LOL, probably half of the high school kids I meet are not well-adjusted socially. I think it's more of a teenager thing and not really anything having to do with being homeschooled. A public school kid can be as weird, normal, obnoxious, quiet, shy, outgoing, fat, thin, pale, tan, good at math, bad at math, good at reading, bad at reading, bratty, good, smart, dumb... or a million other adjectives, and it's just considered normal because "he's a kid." When it's a homeschooled child, though, any and all of those are attributed to the fact that he's homeschooling. Homeschooled kids are just kids, and they're just as annoying/awesome as the kids who go to public school.
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Old 04-01-2013, 02:47 PM
 
15,744 posts, read 13,171,628 times
Reputation: 19636
Quote:
Originally Posted by JennieAmber View Post
I know awhile back homeschool was almost a dirty word because everyone freaked out over their opinion of it being a non-social environment but now with public schools becoming more and more unsocial and unsafe every day (my opinion), has the opinion of homeschooling stayed the same or are there more people who would be inclined to homeschool their kids? If you have kids, did you end up homeschooling them when you thought you wouldnt? For those who dont have kids, would you be into the idea of it?

What do you think are the pros and cons for homeschooling and public school? Which is better in your opinion?
I am a teacher, I would absolutely never home school I high school aged student. I used to think I wouldn't homeschool any child, but having had a few homeschooled kids over the years who were pretty good I think it is possible to homeschool and do it well. Based on my experiences though those are the minority.

But like most things, I think a parent who is highly motivated, intelligent, and has good resource can homeschool the typical child. At least until high school.
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Old 04-01-2013, 02:53 PM
 
Location: Florida
4,081 posts, read 3,062,520 times
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Quote:
Originally Posted by lkb0714 View Post
I am a teacher, I would absolutely never home school I high school aged student. I used to think I wouldn't homeschool any child, but having had a few homeschooled kids over the years who were pretty good I think it is possible to homeschool and do it well. Based on my experiences though those are the minority.

But like most things, I think a parent who is highly motivated, intelligent, and has good resource can homeschool the typical child. At least until high school.
Why would your experiences be in the minority? As a teacher, you're getting the kids for whom homeschooling is no longer working for whatever reason. If those kids are "pretty good," then why on earth would you think that those for whom homeschooling IS working to the point that they continue homeschooling through high school are doing worse?

What magically happens between 8th grade and 9th grade that makes the highly motivated, intelligent and resource-seeking parent suddenly unqualified to teach her own child?

Most homeschooling parents, at least the MANY that I know, choose to use a rigorous homeschooling curriculum, participate in the state's virtual school, or else send their kids to the community college for dual enrollment by the time they get to the high school level... it's not like they're making up their own learning games for high school chemistry like they did when they were teaching their six-year-old to read, LOL.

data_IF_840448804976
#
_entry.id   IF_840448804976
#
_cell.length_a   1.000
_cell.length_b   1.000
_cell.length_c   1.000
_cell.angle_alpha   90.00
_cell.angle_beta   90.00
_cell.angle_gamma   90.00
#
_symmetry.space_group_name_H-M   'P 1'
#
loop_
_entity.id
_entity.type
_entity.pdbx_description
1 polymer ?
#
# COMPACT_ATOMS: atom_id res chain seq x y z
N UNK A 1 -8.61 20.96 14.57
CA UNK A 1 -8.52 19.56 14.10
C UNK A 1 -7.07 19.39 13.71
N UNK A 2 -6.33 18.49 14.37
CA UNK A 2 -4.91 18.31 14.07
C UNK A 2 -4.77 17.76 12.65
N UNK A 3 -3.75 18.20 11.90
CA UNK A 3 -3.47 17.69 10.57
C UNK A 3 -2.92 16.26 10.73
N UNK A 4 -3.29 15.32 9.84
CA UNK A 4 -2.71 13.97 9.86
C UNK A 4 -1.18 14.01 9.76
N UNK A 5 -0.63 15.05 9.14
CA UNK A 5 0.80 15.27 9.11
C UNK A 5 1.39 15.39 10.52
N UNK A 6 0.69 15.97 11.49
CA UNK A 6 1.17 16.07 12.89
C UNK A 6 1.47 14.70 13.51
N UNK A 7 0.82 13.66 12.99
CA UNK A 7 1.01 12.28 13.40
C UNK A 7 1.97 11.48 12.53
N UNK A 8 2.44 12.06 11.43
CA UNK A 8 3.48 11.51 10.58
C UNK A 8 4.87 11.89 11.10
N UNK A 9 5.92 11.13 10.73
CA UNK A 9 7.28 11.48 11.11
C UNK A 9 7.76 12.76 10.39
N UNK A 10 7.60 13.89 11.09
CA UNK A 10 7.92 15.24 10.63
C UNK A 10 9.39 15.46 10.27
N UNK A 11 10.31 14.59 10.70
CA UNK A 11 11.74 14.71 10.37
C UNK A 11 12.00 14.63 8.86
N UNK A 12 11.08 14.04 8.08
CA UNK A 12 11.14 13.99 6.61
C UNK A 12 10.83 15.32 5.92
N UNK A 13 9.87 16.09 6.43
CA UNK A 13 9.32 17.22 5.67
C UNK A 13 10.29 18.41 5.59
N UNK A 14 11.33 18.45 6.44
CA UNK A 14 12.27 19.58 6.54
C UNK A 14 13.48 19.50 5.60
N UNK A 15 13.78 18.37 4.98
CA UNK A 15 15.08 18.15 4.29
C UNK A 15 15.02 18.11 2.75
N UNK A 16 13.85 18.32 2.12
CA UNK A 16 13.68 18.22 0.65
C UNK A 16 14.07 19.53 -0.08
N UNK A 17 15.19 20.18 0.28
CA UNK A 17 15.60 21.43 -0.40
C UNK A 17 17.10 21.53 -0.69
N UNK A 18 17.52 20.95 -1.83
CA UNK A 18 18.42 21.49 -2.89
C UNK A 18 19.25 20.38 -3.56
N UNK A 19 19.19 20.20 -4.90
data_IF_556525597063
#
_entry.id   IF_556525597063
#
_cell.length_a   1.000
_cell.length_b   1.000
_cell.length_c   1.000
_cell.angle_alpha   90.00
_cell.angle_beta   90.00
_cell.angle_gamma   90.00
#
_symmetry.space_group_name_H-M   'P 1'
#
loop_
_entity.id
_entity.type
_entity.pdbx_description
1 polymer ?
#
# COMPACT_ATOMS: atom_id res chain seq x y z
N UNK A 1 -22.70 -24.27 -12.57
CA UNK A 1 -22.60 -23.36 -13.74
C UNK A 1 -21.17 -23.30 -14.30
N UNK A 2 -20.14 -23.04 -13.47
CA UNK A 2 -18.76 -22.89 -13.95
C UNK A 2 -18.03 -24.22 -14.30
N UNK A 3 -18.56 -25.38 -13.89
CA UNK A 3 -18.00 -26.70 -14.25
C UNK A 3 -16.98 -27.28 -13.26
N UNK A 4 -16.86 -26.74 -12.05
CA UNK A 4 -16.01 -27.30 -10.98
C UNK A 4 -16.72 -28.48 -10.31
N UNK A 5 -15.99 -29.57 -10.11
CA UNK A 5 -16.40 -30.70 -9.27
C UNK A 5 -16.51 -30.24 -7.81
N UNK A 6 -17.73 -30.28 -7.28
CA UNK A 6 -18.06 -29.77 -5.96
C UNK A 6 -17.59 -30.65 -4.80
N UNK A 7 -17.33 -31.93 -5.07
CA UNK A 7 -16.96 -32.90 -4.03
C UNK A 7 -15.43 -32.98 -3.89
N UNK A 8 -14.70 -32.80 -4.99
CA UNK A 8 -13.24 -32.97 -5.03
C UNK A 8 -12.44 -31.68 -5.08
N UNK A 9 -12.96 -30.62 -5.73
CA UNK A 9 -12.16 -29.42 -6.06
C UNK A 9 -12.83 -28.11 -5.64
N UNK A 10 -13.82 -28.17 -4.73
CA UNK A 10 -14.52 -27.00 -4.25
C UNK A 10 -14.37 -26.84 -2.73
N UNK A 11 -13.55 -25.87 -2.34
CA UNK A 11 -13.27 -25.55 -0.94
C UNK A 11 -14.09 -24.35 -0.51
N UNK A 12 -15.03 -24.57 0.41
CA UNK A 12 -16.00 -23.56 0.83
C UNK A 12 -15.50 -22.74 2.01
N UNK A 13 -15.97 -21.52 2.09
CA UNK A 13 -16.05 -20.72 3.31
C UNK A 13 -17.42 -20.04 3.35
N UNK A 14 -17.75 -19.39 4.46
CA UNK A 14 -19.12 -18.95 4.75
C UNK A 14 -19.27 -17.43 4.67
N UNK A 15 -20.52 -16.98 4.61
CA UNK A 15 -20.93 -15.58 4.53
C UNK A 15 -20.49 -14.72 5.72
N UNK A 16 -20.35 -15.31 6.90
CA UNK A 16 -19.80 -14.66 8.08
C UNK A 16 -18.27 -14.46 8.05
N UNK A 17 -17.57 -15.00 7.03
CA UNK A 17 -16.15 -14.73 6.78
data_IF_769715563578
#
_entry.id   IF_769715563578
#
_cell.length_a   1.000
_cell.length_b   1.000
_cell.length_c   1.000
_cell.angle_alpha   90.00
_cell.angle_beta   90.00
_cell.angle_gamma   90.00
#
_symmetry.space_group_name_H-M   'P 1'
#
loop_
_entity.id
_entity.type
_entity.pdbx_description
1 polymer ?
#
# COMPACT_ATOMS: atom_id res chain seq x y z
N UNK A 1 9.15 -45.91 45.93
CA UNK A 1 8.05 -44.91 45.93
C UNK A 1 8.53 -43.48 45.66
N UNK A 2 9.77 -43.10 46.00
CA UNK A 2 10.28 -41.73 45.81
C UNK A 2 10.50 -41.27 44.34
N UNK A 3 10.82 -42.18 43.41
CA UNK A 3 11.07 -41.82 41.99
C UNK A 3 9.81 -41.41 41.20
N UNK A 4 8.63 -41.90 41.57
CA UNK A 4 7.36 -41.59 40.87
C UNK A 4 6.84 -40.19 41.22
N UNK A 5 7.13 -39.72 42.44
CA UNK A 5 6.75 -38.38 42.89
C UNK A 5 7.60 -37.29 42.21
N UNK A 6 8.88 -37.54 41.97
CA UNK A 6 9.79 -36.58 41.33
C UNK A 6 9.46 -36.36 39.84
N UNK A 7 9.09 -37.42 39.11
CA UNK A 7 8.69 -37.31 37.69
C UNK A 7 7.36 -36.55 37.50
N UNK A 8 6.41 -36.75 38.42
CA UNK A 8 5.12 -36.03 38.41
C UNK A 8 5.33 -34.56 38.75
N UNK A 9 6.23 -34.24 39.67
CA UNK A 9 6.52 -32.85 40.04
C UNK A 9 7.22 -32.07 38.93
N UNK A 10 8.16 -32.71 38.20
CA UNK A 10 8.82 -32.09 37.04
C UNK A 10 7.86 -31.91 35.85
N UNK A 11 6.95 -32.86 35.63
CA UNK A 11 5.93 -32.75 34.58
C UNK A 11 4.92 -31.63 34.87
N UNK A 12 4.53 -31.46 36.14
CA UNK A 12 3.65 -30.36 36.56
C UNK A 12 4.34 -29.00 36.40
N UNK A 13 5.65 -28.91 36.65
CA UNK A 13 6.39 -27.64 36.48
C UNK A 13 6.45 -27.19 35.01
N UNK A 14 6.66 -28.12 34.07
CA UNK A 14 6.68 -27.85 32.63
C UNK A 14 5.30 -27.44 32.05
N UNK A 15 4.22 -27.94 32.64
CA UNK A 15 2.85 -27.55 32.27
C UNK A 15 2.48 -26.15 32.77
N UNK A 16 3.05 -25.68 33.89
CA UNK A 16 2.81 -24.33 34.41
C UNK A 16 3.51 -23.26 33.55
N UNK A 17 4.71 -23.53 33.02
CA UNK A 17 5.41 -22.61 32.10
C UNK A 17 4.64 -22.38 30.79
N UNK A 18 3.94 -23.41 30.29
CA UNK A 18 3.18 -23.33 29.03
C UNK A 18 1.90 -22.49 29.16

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Old 04-01-2013, 03:05 PM
 
1,092 posts, read 2,762,526 times
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It really depends on what your school district (or one within driving distance) has to offer. There are many ways to supplement an education and remain in a traditional classroom for at least some of the day. There are also excellent homeshooling options that are offered by some districts that have students attend 1 or 2 days per week, or one's that have a teacher supply a curriculum geared just for your child and they come to your home once a month. John Hopkins CTY has an excellent Math and Writing online program for gifted students, and Stanford has a similar math program. There are a few other colleges that offer many different options as well, like BYU.

For high school, some community colleges have great concurrent programs as well. My son actually accelerated and graduate two years early and then spent two years at our community college because he was a bit too young (emotionally) to go to college out of state (his preference) until he was a little older. A neighboring city has an excellent high school attached to the community college I would have sent him to if we had lived there.

Your reasons for considering the option are important...
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Old 04-01-2013, 03:32 PM
 
Location: Las Flores, Orange County, CA
26,346 posts, read 80,751,010 times
Reputation: 17411
Quote:
Originally Posted by tercel95 View Post
Majority of homeschooled kids that I met (very small sample size) were not well adjusted socially.

Could be a cause/effect thing too. Maybe the kids had anxiety in the first place and didn't adjust well to government schools. The parents then resulted to homeschool. We knew such a family and home schooling appears to be working out great for them.
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Old 04-01-2013, 04:12 PM
 
Location: Coos Bay, Oregon
7,142 posts, read 8,432,439 times
Reputation: 7702
Quote:
Originally Posted by JennieAmber View Post
What do you think are the pros and cons for homeschooling and public school? Which is better in your opinion?
Homeschooling is for people who don't want their children to learn that the world wasn't created in seven days.

Public Schools are for everyone else.
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Old 04-01-2013, 04:16 PM
 
Location: Las Flores, Orange County, CA
26,346 posts, read 80,751,010 times
Reputation: 17411
Quote:
Originally Posted by KaaBoom View Post
Homeschooling is for people who don't want their children to learn that the world wasn't created in seven days.
Excellent.